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072619-blm-lif-blackcurrants

Black currants are ready for the harvest at the Refuge Food Forest in Normal.

They’re sweet, they’re tart, some say they’re spicy. “They are uniquely enjoyable,” says University of Illinois Extension nutrition and wellness educator Jenna Smith. And they are ready for the harvest at the Refuge Food Forest in Normal.

Black currants, once a popular garden fruit rivaling blueberries and strawberries, lost their footing in the United States because of a federal ban on production that lasted through the 1960s. Older cultivars hosted a disease fatal to pine trees.

Statewide bans still exist in Ohio and a few states further east, but with resistant cultivars like ‘Consort,’ ‘Crusader,’ and ‘Titania,’ and the fact that the disease is very rare in Illinois, gardeners are again experimenting with this lost fruit.

Nutritionists love this super fruit, because it has four times more vitamin C than oranges, and twice the antioxidants of blueberries. Most recipes calling for black currants are jams, jellies and infusions of sauces and drinks. Smith suggests using them fresh in oatmeal, fruit salad, or smoothies.

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Gardeners love this fruit because it is a big producer. University of Illinois Extension program coordinator Reid Young says the crop at the Food Forest is a good one “and now is the time to harvest. Between our four different cultivars, you’ll find some berries with a tart punch, while others are sweet, and even some with mild flavors.” Young encourages the public to not let all these fruits go to the birds.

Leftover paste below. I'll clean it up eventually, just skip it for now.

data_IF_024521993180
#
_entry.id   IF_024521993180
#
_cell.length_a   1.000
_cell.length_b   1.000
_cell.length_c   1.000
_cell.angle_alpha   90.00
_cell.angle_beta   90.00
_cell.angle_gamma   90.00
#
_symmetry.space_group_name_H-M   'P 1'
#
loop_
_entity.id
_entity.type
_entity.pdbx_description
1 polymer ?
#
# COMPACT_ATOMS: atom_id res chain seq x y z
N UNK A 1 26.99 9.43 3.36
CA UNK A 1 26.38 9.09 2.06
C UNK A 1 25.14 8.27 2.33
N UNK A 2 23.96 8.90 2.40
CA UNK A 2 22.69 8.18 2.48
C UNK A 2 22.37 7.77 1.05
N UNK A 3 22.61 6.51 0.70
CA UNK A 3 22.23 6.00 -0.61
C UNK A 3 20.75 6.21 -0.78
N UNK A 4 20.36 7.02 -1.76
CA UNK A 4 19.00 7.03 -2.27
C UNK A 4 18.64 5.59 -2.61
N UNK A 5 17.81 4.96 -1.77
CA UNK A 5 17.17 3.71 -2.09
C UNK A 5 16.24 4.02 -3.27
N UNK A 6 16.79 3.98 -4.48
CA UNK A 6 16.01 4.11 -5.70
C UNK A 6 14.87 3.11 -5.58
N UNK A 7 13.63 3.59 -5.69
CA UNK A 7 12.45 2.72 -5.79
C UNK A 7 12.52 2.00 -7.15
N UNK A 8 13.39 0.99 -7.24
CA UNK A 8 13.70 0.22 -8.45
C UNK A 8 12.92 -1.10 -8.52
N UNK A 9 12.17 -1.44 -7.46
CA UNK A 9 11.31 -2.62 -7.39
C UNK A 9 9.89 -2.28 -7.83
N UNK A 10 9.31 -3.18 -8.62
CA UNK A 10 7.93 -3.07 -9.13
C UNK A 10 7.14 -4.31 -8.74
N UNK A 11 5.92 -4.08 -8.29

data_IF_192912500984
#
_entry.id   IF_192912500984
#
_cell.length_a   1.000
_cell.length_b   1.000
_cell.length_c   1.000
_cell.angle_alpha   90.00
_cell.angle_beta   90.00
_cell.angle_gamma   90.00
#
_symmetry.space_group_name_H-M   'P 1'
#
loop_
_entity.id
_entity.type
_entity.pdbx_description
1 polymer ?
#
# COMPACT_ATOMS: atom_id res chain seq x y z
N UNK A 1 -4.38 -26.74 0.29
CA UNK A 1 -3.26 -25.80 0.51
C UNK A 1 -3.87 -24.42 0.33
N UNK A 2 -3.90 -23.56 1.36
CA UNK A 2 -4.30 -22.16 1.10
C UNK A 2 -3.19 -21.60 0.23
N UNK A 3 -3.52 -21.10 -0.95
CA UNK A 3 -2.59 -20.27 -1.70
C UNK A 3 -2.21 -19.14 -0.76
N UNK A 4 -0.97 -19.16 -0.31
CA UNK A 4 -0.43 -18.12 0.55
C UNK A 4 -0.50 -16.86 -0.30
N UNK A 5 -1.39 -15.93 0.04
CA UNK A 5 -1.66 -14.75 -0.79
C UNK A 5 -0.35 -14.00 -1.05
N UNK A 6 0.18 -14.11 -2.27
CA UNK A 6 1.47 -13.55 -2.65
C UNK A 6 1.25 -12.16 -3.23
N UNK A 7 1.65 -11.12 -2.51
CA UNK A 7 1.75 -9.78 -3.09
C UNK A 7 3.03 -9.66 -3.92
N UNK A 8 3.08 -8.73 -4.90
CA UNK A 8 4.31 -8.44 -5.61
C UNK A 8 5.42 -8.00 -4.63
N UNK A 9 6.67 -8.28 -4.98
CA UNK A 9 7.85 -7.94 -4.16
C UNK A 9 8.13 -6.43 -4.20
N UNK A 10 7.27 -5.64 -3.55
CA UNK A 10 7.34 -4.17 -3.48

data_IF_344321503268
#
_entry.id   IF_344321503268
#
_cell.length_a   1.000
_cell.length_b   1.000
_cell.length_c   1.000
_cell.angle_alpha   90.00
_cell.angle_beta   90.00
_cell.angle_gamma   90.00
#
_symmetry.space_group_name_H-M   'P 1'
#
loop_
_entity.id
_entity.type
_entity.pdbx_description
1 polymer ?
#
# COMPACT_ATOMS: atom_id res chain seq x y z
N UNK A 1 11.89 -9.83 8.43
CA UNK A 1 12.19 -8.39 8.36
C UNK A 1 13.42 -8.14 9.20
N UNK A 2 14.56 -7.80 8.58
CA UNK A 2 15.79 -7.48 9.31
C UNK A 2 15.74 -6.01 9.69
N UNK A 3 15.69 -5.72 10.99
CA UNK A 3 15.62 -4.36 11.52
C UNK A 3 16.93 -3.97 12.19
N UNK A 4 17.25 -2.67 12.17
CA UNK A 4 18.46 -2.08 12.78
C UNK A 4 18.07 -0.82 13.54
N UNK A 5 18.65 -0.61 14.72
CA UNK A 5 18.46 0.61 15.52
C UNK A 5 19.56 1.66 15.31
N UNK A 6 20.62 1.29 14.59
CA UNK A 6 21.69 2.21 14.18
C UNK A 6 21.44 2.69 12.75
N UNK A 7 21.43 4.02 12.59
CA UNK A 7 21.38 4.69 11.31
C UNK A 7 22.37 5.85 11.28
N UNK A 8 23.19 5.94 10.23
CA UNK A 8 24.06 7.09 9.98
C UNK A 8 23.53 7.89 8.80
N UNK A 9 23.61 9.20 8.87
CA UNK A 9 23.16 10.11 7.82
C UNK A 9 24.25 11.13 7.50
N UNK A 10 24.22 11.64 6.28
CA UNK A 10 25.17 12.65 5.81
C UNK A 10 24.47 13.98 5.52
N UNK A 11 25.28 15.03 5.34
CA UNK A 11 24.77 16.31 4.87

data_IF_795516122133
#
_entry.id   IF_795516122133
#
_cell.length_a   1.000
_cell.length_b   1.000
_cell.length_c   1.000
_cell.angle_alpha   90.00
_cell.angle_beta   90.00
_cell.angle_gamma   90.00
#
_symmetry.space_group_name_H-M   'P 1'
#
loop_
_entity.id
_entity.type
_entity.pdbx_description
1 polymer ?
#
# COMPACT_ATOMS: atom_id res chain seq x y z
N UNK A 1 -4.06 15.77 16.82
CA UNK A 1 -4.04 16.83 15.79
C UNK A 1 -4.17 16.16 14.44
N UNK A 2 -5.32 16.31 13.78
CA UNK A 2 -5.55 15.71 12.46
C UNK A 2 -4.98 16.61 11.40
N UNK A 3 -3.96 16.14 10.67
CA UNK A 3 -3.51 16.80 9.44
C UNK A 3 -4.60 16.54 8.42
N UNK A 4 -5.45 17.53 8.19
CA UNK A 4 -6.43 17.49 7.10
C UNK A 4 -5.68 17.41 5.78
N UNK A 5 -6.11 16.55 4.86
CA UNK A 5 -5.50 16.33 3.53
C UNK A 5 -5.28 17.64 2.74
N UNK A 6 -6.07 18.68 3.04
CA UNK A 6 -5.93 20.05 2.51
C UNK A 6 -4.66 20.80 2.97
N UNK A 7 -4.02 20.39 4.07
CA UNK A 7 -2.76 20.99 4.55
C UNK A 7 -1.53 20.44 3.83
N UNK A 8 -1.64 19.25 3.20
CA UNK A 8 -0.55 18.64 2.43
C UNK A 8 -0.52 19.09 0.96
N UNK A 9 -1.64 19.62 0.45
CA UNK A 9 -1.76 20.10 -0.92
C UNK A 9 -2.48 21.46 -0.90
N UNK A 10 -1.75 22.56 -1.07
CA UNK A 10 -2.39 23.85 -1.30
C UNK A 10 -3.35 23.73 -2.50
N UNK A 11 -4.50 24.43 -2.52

Black currants can be an excellent addition to any backyard garden by following a few tips on their growing requirements. They do not like the heat. It is best to plant them in a location that receives morning sun and afternoon shade. Our heavier clay soils are good at retaining the moisture they need, but it is best to add mulch to prevent them from drying out. At time of planting, add composted manure and top dress (spread on the top of the roots) annually because black currants do best with added nutrition.

Prune currants during the dormant season (late winter). For the first three years, remove four to five of the weakest canes, and any with damage. On mature plants, leave behind nine to 12 canes of first-, second- and third -year growth. Canes older than three years will not produce fruit.

To sample black currants, you can pick your own, for free, at the Refuge Food Forest in One Normal Plaza Park, located at 701 E. Lincoln St. This collaboration between University of Illinois Extension and the town of Normal includes 1.4 acres of organically managed produce.

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Kelly Allsup is the University of Illinois Extension horticulture educator in Livingston, McLean and Woodford counties.

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